Kimi Raikkonen fancies his chances in Malaysia this weekend after Formula One's extraordinary season-opener in Australia.
McLaren's 'Ice Man' took his first career win in Sepang's sweltering heat two years ago and, despite Renault's victory in Melbourne, believes he has the car to succeed again on Sunday.
"The result may not show this but we have the pace to challenge for victories," said the Finn after charging from the back of the field to finish eighth 10 days ago.
Renault's Italian Giancarlo Fisichella romped to victory after being favoured by the fickle weather in Australia, and he recognises the McLaren threat.
"I think on some circuits they will be quicker than us, at others we will be a bit quicker than them," said chief strategist Pat Symonds.
McLaren insiders are confident that Malaysia is one of those circuits that favours Raikkonen and his new Colombian teammate Juan Pablo Montoya.
However, Renault have made aerodynamic improvements, including a new floor for Sepang, and they too are bullish.
"We know the weather made the circumstances strange in Melbourne, so we expect other teams like Ferrari and McLaren to be much stronger in Malaysia," said Fisichella. "I think we will expect to fight at the front again. But if bad weather does not play a part, I am sure the race will be a lot closer than in Australia."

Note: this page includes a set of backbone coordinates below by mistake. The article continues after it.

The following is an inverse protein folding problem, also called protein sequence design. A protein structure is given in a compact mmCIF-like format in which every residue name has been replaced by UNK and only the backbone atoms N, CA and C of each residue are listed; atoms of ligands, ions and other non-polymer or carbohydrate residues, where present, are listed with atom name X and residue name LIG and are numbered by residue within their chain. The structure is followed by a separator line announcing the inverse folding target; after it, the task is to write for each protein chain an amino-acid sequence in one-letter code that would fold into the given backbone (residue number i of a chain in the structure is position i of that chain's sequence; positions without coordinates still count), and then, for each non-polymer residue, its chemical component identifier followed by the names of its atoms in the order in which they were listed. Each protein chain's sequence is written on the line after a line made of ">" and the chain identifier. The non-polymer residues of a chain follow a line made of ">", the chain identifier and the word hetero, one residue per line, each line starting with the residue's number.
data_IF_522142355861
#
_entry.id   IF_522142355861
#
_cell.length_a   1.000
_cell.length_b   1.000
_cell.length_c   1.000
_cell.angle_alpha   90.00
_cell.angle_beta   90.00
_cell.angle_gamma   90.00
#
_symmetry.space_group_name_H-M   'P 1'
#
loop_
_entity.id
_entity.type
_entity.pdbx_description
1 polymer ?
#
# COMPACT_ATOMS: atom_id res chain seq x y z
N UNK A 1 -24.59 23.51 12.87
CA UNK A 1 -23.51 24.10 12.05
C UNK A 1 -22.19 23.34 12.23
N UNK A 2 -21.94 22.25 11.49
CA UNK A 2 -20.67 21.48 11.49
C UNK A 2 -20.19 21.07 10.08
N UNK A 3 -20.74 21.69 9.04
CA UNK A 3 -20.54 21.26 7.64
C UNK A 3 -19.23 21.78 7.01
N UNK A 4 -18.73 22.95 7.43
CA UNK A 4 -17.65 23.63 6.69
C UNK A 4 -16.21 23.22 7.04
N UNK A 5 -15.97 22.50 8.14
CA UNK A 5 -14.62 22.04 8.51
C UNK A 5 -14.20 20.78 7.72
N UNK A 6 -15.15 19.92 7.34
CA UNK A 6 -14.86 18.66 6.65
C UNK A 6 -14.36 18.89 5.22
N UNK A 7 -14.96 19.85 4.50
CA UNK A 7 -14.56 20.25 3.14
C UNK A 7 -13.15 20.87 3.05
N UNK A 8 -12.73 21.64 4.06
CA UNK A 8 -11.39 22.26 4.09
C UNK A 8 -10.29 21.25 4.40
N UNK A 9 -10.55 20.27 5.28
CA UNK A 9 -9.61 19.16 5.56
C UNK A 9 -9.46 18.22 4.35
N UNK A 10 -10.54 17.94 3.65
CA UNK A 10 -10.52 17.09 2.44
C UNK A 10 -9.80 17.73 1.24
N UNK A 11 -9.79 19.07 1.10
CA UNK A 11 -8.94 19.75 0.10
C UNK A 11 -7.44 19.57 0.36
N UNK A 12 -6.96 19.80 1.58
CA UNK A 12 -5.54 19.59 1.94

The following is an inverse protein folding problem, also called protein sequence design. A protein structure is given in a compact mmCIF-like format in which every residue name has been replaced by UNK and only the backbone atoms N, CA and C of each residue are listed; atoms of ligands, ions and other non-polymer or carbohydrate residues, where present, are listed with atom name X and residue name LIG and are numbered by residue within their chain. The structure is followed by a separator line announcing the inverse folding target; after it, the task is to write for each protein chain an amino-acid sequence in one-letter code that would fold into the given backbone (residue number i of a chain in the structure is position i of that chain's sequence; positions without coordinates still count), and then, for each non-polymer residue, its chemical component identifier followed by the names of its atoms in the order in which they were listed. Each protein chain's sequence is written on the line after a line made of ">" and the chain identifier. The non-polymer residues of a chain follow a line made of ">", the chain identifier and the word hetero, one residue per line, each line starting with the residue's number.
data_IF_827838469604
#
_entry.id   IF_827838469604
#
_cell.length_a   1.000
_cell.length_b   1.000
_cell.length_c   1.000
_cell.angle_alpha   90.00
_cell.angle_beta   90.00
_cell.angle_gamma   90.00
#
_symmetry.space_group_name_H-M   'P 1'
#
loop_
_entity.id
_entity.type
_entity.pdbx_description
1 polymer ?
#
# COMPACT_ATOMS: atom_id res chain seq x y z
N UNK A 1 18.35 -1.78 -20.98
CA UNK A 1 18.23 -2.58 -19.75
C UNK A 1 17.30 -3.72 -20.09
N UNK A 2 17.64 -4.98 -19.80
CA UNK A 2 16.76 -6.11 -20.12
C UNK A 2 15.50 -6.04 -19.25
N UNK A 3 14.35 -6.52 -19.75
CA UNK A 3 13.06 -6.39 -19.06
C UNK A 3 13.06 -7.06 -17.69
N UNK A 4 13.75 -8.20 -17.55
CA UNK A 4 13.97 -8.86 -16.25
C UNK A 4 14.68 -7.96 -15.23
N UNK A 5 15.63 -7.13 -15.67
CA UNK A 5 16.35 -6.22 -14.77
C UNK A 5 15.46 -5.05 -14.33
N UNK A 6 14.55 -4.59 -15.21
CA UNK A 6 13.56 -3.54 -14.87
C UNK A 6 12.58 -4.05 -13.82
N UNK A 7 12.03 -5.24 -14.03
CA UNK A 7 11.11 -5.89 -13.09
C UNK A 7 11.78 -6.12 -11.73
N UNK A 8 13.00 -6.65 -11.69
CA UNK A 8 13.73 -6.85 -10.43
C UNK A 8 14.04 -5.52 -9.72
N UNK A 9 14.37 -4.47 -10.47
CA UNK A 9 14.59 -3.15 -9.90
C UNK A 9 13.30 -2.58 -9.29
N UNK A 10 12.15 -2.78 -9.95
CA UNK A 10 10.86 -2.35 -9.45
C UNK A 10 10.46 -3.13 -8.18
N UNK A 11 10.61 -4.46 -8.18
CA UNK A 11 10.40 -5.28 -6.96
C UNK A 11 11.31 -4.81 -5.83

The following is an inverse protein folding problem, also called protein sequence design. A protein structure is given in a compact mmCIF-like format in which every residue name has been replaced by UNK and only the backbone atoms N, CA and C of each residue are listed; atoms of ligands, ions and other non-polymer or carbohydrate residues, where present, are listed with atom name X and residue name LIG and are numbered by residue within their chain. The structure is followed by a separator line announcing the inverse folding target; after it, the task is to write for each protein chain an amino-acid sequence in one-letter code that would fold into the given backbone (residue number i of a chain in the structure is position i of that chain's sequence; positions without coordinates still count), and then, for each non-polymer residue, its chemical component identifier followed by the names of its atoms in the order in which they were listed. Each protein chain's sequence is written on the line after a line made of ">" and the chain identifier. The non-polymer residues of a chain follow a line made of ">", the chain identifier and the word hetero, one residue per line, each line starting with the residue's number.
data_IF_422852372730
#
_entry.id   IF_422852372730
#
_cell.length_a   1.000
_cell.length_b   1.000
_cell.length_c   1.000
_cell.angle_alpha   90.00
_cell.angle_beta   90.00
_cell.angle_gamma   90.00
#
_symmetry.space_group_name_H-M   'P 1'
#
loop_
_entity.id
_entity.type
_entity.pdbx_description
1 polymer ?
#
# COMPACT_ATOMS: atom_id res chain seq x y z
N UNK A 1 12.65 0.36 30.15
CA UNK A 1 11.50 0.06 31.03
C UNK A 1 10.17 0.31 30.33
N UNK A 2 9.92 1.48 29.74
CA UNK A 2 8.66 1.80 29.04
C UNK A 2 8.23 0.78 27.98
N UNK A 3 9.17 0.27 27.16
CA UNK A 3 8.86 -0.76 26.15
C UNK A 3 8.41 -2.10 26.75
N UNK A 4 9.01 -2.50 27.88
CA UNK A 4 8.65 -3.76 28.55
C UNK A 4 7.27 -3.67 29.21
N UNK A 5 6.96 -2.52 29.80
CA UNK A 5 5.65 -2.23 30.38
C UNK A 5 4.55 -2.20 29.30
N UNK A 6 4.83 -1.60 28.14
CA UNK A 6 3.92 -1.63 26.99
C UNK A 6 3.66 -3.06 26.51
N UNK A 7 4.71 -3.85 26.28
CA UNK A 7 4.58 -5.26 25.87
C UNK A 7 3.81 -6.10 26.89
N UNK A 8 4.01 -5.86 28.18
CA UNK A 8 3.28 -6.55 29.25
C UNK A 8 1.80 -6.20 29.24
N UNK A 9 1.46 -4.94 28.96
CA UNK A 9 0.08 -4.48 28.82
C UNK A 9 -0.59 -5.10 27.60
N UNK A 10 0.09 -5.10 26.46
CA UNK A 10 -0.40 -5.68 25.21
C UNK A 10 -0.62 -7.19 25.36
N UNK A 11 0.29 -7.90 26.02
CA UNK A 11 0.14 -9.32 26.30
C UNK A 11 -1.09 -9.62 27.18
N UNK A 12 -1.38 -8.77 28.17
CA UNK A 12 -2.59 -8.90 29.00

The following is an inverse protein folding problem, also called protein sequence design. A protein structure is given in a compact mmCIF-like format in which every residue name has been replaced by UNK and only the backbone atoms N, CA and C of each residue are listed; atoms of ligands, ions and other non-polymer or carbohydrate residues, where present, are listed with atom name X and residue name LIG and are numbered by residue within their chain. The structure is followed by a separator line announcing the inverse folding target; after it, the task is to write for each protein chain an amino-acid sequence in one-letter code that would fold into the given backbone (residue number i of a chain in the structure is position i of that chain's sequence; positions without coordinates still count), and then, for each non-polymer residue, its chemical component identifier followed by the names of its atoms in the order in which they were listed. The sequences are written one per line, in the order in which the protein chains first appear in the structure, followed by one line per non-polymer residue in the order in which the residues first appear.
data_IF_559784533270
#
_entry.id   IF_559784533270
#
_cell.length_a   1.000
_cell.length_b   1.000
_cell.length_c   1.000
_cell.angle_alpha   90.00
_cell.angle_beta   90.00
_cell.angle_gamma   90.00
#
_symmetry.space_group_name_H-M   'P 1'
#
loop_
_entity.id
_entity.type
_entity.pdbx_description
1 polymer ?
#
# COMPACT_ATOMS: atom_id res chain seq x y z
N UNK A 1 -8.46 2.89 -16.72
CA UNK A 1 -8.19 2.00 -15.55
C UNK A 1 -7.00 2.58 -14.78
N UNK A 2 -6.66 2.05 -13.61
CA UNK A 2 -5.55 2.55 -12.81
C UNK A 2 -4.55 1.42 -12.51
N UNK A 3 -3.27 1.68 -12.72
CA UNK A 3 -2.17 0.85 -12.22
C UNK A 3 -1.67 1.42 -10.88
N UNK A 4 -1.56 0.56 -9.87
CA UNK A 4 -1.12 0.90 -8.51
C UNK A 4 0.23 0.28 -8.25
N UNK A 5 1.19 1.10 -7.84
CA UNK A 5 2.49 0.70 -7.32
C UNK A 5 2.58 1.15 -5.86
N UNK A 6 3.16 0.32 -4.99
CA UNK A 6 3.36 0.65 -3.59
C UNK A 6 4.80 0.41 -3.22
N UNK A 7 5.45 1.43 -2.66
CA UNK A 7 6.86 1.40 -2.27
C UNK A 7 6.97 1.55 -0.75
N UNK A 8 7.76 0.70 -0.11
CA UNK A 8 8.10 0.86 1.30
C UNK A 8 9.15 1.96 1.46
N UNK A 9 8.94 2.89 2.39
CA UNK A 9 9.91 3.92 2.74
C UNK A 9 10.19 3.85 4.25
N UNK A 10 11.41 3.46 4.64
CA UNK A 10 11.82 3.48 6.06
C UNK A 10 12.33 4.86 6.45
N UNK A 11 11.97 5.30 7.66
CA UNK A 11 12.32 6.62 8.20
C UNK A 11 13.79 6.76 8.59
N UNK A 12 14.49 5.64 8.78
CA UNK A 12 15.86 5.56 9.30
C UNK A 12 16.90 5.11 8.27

Spanish teammate Fernando Alonso, who became the youngest driver to start a Grand Prix from pole position in Malaysia in 2003, was also upbeat.
"I love the track, there are lots of long, fast corners and it is a place where you really see the potential of the cars," he said. "I think we will see more of the potential of the R25 in Malaysia."
There are many more variables in Formula One as a result of new engine and tyre regulations, not to mention the heat that will put cars and drivers under immense pressure.
"Nobody knows how the tyre performance will unfold in temperatures like we have in Sepang, and it will be interesting to find out," said Fisichella.
With engines having to last for two races now, reliability will also be a concern for most.
Ferrari's seven times World Champion Michael Schumacher failed to finish the opening race and is unlikely to change engines to avoid complicating the timetable for the introduction of the team's new car.
The German remains confident he can fight back with an old car that was still fast enough to take his Brazilian teammate Rubens Barrichello to second place in Australia.
"Sure, zero points in the first race were not what I had hoped for," he said. "And that makes me even more determined to do better in Malaysia.
"After what we saw in Australia we are definitely able to compete with our interim car, even more so than we thought." said Schumacher. "So I think we can expect to do quite well in Sepang and achieve a good result."